Backtracking control

In the course of matching a regex against a string, the regex engine may reach a point where an alternation has matched a particular branch or a quantifier has greedily matched all it can, but the final portion of the regex fails to match. In this case, the regex engine backs up and attempts to match another alternative or matches one fewer character of the quantified portion to see if the overall regex succeeds. This process of failing and trying again is backtracking.

When matching m/\w+ 'en'/ against the string oxen, the \w+ group first matches the whole string because of the greediness of +, but then the en literal at the end can't match anything. \w+ gives up one character to match oxe. en still can't match, so the \w+ group again gives up one character and now matches ox. The en literal can now match the last two characters of the string, and the overall match succeeds.

While backtracking is often useful and convenient, it can also be slow and confusing. A colon : switches off backtracking for the previous quantifier or alternation. m/ \w+: 'en'/ can never match any string, because the \w+ always eats up all word characters and never releases them.

The :ratchet modifier disables backtracking for a whole regex, which is often desirable in a small regex called often from other regexes. The duplicate word search regex had to anchor the regex to word boundaries, because \w+ would allow matching only part of a word. Disabling backtracking makes \w+ always match a full word:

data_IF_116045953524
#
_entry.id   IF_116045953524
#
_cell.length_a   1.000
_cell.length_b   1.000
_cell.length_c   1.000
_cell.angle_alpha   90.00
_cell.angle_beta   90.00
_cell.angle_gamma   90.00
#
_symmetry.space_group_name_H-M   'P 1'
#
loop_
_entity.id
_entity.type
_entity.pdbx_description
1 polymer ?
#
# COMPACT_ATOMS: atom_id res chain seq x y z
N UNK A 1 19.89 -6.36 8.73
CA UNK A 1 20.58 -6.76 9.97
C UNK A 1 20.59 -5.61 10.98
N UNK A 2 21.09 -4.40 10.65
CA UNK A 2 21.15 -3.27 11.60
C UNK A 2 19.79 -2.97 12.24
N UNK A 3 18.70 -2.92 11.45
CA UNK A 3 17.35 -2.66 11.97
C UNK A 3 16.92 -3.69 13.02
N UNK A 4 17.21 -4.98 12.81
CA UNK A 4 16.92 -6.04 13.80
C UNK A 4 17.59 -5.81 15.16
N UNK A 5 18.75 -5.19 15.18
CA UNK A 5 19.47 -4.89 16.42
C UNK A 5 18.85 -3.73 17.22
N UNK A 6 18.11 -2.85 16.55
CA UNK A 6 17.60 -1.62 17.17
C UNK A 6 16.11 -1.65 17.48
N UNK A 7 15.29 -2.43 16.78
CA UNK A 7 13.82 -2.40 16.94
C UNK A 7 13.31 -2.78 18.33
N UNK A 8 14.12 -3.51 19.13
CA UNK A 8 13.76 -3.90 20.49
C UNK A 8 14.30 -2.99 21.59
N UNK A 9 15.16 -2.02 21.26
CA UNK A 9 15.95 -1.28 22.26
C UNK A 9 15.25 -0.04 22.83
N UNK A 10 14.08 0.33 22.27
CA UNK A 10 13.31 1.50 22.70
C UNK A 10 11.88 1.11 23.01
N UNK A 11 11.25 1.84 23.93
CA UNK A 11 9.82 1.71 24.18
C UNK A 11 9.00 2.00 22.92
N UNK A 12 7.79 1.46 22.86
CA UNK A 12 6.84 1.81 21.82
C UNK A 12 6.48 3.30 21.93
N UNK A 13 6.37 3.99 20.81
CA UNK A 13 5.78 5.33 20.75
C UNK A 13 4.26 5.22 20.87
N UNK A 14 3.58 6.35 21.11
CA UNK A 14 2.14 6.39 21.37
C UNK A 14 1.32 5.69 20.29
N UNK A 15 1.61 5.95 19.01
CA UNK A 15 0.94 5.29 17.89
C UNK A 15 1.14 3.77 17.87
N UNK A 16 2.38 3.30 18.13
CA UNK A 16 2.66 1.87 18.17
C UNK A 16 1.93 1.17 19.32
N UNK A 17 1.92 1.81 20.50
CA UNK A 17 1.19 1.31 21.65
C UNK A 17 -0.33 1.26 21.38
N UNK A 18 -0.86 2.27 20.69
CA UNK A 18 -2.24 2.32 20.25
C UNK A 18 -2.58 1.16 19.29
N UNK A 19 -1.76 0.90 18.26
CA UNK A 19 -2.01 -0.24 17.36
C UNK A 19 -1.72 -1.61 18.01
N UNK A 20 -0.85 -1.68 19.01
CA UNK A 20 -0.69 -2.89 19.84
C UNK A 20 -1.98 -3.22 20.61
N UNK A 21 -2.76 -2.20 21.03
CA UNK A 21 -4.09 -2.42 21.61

my regex word { :ratchet \w+ [ \' \w+]? }
    my regex dup  { <word=&word> \W+ $<word> }

    # no match, doesn't match the 'and'
    # in 'strand' without backtracking
    'strand and beach' ~~ m/<&dup>/

The effect of :ratchet applies only to the regex in which it appears. The outer regex will still backtrack, so it can retry the regex word at a different staring position.

The regex { :ratchet ... } pattern is common that it has its own shortcut: token { ... }. An idiomatic duplicate word searcher might be:

    my B<token> word { \w+ [ \' \w+]? }
    my regex dup   { <word> \W+ $<word> }

A token with the :sigspace modifier is a rule:

    my rule wordlist { <word> ** \, 'and' <word> }